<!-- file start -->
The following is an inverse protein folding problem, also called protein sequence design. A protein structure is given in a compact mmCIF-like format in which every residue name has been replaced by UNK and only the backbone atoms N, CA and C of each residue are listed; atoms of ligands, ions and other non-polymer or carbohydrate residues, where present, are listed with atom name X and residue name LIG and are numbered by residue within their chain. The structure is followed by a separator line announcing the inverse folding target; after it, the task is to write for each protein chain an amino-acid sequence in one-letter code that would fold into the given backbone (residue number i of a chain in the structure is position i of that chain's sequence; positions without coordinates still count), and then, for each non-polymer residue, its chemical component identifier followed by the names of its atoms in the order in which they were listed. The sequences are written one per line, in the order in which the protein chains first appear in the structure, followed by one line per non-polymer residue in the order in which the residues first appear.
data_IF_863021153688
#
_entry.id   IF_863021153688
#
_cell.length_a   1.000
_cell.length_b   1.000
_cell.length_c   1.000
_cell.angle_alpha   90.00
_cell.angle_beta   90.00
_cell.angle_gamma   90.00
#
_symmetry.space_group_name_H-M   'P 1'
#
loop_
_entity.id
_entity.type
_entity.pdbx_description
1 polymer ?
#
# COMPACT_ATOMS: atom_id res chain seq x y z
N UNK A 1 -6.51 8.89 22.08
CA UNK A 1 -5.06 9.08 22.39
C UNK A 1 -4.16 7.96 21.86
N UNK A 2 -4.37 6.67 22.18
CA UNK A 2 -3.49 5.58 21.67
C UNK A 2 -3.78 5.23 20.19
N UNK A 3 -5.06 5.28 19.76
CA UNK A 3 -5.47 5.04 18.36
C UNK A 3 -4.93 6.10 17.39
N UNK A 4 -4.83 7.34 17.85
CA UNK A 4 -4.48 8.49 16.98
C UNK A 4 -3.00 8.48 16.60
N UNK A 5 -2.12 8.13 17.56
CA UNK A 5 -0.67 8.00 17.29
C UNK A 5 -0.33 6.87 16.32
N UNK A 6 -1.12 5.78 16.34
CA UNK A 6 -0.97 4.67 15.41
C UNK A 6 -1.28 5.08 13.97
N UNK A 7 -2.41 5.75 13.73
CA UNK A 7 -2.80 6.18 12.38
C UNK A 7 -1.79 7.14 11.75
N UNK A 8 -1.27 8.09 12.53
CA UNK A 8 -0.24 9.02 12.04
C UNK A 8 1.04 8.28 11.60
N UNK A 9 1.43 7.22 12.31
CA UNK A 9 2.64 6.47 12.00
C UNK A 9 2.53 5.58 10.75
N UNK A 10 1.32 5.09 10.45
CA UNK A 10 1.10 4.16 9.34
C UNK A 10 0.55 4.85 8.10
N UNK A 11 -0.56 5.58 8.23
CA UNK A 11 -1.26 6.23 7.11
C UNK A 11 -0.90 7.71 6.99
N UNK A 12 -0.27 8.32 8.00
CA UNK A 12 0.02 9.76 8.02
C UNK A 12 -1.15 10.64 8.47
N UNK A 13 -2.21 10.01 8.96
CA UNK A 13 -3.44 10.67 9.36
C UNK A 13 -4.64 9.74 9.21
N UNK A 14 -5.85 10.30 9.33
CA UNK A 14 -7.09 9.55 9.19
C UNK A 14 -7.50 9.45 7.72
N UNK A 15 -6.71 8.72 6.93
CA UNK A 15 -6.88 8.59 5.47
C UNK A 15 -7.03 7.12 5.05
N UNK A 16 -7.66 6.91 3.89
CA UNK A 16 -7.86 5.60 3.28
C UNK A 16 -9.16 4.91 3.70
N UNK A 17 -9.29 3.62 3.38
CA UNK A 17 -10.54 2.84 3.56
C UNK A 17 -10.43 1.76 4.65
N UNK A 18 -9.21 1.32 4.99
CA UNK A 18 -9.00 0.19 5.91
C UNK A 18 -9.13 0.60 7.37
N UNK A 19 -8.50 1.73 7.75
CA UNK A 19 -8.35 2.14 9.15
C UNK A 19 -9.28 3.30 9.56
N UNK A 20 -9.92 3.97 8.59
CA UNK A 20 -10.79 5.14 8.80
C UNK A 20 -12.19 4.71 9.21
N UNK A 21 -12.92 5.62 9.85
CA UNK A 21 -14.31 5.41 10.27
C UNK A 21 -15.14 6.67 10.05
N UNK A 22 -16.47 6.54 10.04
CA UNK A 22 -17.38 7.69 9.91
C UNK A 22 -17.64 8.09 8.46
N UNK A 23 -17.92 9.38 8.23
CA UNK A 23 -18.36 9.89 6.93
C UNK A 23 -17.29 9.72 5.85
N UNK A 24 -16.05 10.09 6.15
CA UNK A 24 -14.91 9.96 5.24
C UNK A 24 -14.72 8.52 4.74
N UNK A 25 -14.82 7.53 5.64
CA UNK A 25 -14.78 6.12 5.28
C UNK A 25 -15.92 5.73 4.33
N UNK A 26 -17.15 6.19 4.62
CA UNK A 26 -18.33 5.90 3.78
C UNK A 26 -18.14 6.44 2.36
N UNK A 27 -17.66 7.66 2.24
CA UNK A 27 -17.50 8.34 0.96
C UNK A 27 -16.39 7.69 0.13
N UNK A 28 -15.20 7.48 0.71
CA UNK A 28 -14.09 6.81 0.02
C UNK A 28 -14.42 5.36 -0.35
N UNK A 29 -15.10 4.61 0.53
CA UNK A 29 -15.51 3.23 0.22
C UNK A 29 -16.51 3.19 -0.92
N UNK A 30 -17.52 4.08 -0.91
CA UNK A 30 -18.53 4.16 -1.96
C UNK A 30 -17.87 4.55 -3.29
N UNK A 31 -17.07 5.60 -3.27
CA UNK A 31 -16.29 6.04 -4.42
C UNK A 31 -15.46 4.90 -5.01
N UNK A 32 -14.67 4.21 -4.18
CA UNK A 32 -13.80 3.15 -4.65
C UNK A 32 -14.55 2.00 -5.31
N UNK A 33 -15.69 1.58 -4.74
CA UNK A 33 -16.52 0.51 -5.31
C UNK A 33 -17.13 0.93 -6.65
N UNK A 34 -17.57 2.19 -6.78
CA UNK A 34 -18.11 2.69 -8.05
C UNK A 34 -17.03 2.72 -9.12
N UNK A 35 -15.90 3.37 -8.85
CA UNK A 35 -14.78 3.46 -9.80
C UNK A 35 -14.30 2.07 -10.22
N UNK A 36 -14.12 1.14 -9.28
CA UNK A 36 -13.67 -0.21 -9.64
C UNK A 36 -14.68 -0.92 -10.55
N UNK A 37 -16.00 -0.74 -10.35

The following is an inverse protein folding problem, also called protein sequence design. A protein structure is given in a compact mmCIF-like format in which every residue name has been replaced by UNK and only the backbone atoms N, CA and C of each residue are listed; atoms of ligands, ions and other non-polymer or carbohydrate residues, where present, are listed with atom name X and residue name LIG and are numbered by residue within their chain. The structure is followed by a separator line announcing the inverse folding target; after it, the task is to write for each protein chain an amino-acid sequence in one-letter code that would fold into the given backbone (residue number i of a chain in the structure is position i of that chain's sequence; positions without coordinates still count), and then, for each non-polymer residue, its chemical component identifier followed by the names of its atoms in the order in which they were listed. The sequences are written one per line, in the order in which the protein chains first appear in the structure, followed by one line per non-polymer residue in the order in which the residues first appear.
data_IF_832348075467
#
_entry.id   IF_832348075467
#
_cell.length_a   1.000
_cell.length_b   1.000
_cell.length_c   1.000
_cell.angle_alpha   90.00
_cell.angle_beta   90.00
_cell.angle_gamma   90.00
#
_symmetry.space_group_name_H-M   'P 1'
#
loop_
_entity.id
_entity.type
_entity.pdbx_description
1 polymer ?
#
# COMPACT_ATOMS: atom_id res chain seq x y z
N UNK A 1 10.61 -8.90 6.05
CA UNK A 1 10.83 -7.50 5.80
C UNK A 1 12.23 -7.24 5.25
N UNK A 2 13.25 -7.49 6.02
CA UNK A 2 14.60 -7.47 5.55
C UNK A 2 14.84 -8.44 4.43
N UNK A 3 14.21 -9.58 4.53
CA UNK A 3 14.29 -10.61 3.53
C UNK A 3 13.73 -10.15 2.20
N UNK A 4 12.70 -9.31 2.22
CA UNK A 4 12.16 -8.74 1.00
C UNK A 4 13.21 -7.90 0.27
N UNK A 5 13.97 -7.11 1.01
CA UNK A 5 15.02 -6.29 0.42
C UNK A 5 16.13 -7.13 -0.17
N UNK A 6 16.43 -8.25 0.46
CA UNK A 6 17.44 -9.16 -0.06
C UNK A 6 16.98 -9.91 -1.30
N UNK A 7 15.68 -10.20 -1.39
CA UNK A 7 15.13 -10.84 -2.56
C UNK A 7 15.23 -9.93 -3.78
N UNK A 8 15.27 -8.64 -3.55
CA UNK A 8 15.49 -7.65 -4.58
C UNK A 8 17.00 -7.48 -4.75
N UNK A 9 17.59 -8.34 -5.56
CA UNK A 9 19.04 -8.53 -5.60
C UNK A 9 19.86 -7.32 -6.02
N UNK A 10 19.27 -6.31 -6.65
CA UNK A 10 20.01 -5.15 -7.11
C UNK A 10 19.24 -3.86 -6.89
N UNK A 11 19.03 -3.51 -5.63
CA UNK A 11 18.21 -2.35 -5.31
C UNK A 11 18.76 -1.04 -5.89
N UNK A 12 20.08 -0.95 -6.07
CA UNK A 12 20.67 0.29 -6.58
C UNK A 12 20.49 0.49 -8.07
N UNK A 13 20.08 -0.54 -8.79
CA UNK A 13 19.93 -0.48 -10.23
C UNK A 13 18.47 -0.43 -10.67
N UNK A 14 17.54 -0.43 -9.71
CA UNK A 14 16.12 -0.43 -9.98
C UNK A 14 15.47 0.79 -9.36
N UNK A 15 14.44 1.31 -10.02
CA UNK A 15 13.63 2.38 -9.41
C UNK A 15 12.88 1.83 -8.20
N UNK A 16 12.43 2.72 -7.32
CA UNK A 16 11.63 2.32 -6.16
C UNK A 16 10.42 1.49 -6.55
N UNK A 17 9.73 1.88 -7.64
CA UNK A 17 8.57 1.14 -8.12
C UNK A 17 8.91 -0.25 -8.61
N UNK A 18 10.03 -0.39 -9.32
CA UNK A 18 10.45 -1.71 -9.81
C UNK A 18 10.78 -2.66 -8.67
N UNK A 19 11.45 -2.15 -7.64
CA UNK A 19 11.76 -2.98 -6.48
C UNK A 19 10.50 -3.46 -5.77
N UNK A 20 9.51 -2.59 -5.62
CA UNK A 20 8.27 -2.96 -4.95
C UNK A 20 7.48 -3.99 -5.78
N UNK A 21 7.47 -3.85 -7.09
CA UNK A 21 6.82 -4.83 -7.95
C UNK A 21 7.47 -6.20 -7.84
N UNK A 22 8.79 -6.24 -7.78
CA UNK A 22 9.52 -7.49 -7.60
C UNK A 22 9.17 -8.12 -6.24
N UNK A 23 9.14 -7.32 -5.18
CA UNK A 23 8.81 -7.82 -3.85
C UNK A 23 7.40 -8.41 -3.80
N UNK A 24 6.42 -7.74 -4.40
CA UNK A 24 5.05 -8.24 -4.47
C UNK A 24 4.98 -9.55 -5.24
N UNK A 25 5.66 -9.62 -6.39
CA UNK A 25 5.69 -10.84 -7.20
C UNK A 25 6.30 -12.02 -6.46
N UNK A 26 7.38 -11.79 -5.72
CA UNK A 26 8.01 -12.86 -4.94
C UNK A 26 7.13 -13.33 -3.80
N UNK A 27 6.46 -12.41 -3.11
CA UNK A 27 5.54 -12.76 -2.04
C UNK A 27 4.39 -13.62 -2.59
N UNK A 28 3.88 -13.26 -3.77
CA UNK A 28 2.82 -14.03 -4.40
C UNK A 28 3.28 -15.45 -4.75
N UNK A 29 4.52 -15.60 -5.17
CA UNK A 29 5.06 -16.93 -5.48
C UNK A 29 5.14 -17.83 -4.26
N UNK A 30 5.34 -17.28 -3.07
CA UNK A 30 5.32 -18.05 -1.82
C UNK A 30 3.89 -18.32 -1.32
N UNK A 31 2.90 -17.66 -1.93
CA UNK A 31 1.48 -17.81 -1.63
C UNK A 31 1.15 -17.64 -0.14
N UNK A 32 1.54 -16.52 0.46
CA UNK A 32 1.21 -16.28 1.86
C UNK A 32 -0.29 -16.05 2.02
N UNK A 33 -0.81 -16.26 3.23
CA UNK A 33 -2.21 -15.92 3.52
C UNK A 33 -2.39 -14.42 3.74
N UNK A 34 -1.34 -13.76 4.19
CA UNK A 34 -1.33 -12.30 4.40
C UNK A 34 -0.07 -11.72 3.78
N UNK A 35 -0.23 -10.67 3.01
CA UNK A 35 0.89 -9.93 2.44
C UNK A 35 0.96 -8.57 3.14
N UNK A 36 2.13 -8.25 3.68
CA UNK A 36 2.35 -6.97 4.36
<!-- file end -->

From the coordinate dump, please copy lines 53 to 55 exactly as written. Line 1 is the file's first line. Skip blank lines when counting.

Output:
CA UNK A 11 -1.26 6.23 7.11
C UNK A 11 -0.90 7.71 6.99
N UNK A 12 -0.27 8.32 8.00